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  • Writer's pictureKim Howlett

Be excellent to each other (Coping with stress via positive events)

Updated: May 30, 2021

So, we're not that far out from a full year of this COVID bullshit. People are 300% done with it. We're weary. We want to see our family. We want to go to the movies. We want to go to TJ Maxx, damnit.

Not only are we isolated, lonely, and bored, we're also at a precipice of political turmoil where a lot of unhappiness is boiling over. One or the other would suck just by itself. These two things together are the volcano experiment from 2nd grade science class.

What the world needs now is love, sweet love, right?

So, where do we start with injecting the positives? Do we go with this 'positive vibes only,' toxic positivity mindset? Do we wallow?

There's a DBT skill called "Contributing to Other."

There's another one called "Building Positive Experiences."

Why are these so crucial right now? Let me give you some context.

Dr. Brian Van Brunt is an expert on threat assessment, and his work focuses on how to assess whether someone is going to say, shoot up a school or attack the Capital.

There are some key factors that determine whether someone is a serious threat, or whether they're a lesser one. He identified these factors as a "having a hardened point of view, being marginalized or feeling discriminated against, seeking connection with others, having connections with extremists, justification, being disengaged from others, having some personal failures going on at the time, a bleak outlook, polarized (extreme) religious indoctrination, and having predisposing characteristics." As you can imagine, the things that protect us against those risk factors are the polar opposites- being connected to others, being able to consider alternative and multiple viewpoints, having "safe" outlets for emotions and stress, feeling secure and safe in their support networks, resiliency and being empathetic, being able to understand and foresee the consequences of one's own actions, being generally emotionally stable and able to empathize and tolerate others, and being in engaged in a professional or academic role (school and work.)

So, let's take a deep breath and look at what's going on in the world right now. Society is divided like never before, with a huge "us vs. them" problem. We are disconnected from each other, both physically and emotionally. We have had fractures to our support networks, as the split between people has created wedges in relationships. The outlook is bleak; when are we going to be able to see our friends and family again? Is COVID going to kill everyone?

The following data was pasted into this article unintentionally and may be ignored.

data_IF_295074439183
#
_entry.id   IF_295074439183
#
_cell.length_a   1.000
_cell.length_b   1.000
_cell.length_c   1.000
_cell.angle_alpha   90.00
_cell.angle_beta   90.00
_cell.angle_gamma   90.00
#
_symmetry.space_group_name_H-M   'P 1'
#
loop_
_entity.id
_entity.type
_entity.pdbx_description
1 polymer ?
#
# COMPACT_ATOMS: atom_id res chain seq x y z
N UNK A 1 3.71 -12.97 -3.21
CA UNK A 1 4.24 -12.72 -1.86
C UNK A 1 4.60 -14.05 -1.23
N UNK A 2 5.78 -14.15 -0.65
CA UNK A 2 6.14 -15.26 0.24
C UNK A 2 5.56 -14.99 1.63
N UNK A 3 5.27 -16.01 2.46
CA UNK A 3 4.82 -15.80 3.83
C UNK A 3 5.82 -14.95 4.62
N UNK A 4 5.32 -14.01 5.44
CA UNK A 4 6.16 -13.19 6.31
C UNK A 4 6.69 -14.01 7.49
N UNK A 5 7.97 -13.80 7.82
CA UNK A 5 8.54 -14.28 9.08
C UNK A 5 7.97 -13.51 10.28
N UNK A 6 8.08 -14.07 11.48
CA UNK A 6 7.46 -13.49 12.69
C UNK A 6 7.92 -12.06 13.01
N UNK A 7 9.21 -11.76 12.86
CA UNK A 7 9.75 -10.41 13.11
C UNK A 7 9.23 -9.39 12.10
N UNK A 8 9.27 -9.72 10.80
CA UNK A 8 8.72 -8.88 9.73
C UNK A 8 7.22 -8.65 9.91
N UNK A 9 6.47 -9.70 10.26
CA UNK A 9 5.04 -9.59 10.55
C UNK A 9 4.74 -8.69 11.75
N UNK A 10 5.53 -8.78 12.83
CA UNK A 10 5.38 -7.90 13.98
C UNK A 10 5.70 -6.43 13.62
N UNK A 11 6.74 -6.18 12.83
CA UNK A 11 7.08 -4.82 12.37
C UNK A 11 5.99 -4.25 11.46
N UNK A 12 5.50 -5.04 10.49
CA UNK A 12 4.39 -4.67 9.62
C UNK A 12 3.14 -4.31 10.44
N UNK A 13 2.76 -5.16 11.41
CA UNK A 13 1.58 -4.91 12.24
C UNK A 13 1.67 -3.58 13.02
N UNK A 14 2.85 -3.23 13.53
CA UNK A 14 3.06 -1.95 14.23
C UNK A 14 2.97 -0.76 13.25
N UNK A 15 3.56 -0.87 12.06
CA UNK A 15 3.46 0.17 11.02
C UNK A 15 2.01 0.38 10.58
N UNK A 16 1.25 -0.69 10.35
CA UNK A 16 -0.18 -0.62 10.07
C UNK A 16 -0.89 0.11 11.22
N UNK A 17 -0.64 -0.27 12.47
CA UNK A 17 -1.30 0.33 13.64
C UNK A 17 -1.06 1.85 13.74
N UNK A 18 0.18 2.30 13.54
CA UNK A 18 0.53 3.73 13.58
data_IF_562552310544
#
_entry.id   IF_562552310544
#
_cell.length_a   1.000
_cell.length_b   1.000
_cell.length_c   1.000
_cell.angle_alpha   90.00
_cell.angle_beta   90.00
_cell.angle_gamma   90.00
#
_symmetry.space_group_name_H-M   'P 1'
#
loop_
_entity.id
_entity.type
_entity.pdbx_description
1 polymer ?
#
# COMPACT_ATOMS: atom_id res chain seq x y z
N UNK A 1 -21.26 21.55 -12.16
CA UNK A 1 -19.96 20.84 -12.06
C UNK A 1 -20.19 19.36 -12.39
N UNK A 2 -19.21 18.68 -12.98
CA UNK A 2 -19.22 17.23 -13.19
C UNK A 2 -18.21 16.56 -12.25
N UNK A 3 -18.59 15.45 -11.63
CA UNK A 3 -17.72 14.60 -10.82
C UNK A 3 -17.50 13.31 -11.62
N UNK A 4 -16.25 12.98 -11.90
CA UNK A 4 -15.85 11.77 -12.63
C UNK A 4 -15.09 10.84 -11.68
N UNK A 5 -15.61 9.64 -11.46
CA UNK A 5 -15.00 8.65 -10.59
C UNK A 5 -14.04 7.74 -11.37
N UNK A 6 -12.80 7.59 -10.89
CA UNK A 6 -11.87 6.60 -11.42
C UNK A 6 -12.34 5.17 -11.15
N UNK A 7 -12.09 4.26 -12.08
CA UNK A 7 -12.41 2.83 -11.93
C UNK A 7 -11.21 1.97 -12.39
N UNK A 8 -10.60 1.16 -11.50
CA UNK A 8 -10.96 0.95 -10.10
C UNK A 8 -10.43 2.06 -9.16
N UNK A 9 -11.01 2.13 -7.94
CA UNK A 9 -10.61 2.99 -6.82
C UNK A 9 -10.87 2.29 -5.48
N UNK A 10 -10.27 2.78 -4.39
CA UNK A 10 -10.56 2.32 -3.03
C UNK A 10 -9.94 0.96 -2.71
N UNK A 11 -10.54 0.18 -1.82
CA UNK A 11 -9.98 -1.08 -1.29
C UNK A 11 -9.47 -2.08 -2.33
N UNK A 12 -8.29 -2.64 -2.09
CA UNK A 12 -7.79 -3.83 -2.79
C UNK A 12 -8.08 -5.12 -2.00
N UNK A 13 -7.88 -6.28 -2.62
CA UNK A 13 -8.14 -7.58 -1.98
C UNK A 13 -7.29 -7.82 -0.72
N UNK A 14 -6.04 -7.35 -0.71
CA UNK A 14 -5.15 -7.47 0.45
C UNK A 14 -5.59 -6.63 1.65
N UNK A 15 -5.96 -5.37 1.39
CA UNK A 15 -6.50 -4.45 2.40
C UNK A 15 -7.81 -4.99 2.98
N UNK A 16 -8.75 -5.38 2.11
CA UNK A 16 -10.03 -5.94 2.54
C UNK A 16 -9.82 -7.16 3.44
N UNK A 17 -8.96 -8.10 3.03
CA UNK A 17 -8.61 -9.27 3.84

Consider also that an understandable and reasonable reaction to many things is to disengage further. After all, when we hit a point where we can't take things anymore, we have to step away.

Do you see how we have a ripe petri dish to see the kind of disruption and chaos we are seeing right now?

Well, so these people need therapy right?

Right now, therapist burnout is a real thing. The people we turn to when we are breaking down are starting to break down themselves, due to a variety of understandable reasons. If you can get an appointment, it might not be for a while, and while therapy can be a life-saver, it's sometimes just not enough.

You know what can be done, though?

Shows of kindness, acts of connection. Trying to being a healthy influences and spread tenderness and goodwill.

It's true that there are limits to what we can do for each other. We can't fix and provide everything for everyone. What we can do, however, is cast out a pebble of kindness and watch it ripple outwards on the surface. Hell, you don't even know what the pebble is touching underneath the water.

Entrée Contributing to Others and Building Positive Experiences.

Contributing to Others is a pro-social skill that encourages one to reach out and create goodness in another person's life. Whether we are volunteering, shoveling someone's driveway, buying groceries for someone, leaving a big tip, or just telling a joke, contributing positively to others creates feelings of well-being and happiness for everyone involved in the interaction. Not only are we being excellent to each other, we are feeling good about ourselves for helping. The world has directly become a better place because of what we have done, even if it's just a smidge.

Building Positive Experiences encourages one to actively contribute to themselves by intentionally bringing fun and soothing experiences into your own life. This overlaps quite a bit with contributing to others. If your day is bleak, try to be intentional with bringing the small, simple pleasures (or bigger!) into your day. Get up, take a nice, hot shower, make yourself a tasty breakfast, and listen to your favorite song as you work. Read something fun. Play a game, craft something. Give someone a heartfelt hug. Give a compliment to others or to yourself. Get on a forum and talk about knitting, cats, hiking, cooking, whatever...

Ultimately, what we put outwards has an impact on others and ourselves. In a beautiful, serendipitous way, what we invest in pays dividends. Not only do we end up making ourselves better and creating more connection with other people, we may inadvertently prevent someone else from making a drastic decision later on down the road. If you look at Reddit's MadeMeSmile subreddit, mental health accounts on TikTok, or some of the various secrets on PostSecret, you'll note periodically that someone provides feedback about "I needed that," or "I was thinking about killing myself but this helped." You never know what will resonate with someone.

Look, I don't want to sound like a cliché, but I'm fixing to get all afterschool special here. Kindness begets kindness begets kindness and everybody wins.

Love multiplies. It does not divide.

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